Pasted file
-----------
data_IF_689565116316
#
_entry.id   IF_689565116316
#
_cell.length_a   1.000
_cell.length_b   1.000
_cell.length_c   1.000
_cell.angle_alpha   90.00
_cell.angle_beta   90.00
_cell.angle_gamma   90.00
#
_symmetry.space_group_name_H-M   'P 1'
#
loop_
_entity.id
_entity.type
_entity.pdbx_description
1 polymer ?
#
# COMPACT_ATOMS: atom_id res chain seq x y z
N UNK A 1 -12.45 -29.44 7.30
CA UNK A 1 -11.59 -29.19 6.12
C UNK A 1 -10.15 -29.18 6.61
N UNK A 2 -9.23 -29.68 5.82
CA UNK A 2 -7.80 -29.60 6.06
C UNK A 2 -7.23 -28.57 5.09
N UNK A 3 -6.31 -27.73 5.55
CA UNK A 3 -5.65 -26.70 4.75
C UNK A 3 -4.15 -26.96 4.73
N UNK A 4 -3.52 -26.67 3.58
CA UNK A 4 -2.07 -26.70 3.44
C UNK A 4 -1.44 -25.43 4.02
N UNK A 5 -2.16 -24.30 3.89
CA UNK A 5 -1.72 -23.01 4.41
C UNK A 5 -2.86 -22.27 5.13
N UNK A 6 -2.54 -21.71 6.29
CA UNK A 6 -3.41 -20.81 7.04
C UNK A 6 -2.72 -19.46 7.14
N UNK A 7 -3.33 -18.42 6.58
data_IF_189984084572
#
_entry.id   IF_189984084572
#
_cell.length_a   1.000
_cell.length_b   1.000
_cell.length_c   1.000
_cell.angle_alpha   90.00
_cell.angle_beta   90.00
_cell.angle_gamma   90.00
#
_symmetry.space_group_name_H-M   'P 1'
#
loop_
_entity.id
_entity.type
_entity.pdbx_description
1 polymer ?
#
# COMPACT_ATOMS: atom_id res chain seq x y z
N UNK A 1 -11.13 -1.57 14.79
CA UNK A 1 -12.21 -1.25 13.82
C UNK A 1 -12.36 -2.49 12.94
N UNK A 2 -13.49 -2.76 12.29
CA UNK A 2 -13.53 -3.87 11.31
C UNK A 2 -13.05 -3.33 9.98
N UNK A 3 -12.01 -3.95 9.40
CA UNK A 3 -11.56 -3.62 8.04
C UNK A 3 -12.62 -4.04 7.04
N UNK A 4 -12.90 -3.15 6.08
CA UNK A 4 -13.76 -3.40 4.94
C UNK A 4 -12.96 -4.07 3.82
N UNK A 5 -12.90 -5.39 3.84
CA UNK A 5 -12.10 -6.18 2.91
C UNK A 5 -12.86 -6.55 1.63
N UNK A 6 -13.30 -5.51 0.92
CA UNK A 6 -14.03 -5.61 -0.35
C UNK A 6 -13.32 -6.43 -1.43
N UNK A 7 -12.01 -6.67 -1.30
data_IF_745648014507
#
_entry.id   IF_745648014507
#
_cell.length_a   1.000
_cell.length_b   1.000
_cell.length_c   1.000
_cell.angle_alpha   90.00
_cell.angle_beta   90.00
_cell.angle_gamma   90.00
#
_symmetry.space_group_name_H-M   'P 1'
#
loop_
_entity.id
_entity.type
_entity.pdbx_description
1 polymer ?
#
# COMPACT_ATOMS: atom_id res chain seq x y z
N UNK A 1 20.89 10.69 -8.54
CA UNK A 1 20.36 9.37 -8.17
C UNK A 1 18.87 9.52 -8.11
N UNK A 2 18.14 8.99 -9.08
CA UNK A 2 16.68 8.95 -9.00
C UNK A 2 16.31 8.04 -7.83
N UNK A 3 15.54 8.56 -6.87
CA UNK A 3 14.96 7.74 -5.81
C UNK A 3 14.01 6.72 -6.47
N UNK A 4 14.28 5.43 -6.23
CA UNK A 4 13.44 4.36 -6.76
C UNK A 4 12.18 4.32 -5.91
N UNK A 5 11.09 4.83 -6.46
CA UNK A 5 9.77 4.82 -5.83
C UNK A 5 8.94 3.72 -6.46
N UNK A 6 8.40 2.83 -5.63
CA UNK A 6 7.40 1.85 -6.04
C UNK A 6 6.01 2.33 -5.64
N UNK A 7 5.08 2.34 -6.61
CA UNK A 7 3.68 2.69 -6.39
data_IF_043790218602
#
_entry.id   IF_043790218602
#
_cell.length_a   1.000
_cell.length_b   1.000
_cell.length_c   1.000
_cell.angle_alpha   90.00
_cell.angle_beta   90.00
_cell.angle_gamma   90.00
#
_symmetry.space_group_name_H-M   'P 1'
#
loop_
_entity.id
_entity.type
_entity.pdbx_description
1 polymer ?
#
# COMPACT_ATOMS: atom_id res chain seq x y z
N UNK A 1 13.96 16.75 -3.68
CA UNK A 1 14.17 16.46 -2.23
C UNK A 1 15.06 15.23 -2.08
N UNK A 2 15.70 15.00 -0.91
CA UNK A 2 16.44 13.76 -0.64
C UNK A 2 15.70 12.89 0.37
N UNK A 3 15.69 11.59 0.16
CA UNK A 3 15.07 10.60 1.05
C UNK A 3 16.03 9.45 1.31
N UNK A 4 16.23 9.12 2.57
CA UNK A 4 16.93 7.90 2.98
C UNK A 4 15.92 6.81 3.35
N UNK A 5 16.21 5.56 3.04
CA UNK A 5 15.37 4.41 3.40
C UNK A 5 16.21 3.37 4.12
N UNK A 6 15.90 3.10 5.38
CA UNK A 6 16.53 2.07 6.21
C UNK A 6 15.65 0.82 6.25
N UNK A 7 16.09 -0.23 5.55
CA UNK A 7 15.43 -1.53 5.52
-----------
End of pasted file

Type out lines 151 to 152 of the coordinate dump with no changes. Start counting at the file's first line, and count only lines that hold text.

N UNK A 5 16.21 5.56 3.04
CA UNK A 5 15.37 4.41 3.40